Some might argue that the US occupation of Afghanistan is justified by the US Security Counicl resolution. However, what to speak of the US resolutions which are at times based on so faulty and biased information that it killed 1.8 million Iraqis over a period of 12 years, yet the UN could not find out the truth that Iraq had no weapons of mass destruction.
The dead-silent UN in the case of US occupation of Afghanistan, was extremely vocal in the case of Soviet occupation. From January 1980 to 1987, the UN General Assembly voted nine times, by overwhelming and generally increasing margins, for a resolution calling for the complete withdrawal of foreign forces from Afghanistan and Afghan self-determination.
The UN helplessness is evident from the fact that its secretary general has called the US UK war “illegitimate,” but the UN has yet to pass a single resolution of the kind of resolutions that was a routine at the time of Soviet occupation of Afghanistan.
It shows that the UN’s extending of withholding legitimacy to occupation is menaingless. We need to keep in mind at all the historical and associated factors to see the illegitimacy of the US occupation of Afghanistan.
The US policy to the Soviet occupation of Afghanstan was summarised in a nutshell like this: “So long as the Soviet Union continues to occupy Afghanistan, the U.S. Government will maintain its strong support for the Afghan people’s cause.” It shows tha “the Afghan people’s cause” could not be served under the Soviet occupation.
The same is the case today. To view realistically, there is no people on the face of the earth whose cause could be served under one or another occupation. Like any other occupation in human history, the US occupation of Afghanistan would one day definitely come to an end. It is up to those who have considered it legitimate to realise that in true sense no occupation could be a legitimate occupation.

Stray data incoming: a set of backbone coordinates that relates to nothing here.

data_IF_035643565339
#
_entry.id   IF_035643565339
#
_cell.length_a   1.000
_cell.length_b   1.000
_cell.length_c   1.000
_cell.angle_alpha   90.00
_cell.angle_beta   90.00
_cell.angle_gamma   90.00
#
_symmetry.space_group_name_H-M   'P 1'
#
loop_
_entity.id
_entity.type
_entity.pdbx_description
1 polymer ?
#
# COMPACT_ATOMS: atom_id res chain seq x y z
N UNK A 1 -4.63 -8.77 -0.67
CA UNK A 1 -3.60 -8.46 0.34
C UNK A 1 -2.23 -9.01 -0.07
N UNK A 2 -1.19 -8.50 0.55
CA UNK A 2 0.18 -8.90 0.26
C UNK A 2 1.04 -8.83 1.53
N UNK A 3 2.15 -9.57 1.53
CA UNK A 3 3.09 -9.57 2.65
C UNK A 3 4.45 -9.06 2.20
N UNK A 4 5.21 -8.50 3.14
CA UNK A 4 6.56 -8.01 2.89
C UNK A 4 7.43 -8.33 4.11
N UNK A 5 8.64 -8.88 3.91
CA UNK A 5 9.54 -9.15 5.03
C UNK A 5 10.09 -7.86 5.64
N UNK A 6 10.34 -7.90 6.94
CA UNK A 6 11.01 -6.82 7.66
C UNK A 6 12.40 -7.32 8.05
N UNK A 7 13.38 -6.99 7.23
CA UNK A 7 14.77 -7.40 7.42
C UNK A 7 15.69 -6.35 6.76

The only solution for individuals, groups and governments to avoid future embarassment of siding with tyrants is to boycott cooperation in consolidation of an illegal and illegitimate occupation of Afghanistan, which is against all norms of international relations, international law, human descency and human rights.
Notes: Smith, J. W., ‘Simultaneously Suppressing the World’s Break for Freedom’, op. cit. Also see Chossudovsky, Michel, ‘Who Is Osama Bin Laden?’, Centre for Research on Globalization, Montreal, 12 September 2001, http://www.globalresearch.ca/articles/cho109c.html  Agence France Presse (AFP), 12 December 2000.  Ibid. Agence France Presse  Cited by Agence France Presse, 14 January 1998. Also see Greg Guma, ‘Cracks in the Covert Iceberg’, Toward Freedom, May 1998, p. 2; Feinberg, Leslie, ‘Brezezenski brags, blows cover: US intervened in Afghanistan first’, Workers World, 12 March 1998.
 “ISI sheltering Taliban along Pak-Afghan border US senators,” ANI February 14, 2003. Original Link: http://in.news.yahoo.com/030213/139/211qx.html, http://www.prisonplanet.com/news_alert_021403_general2.html Also see: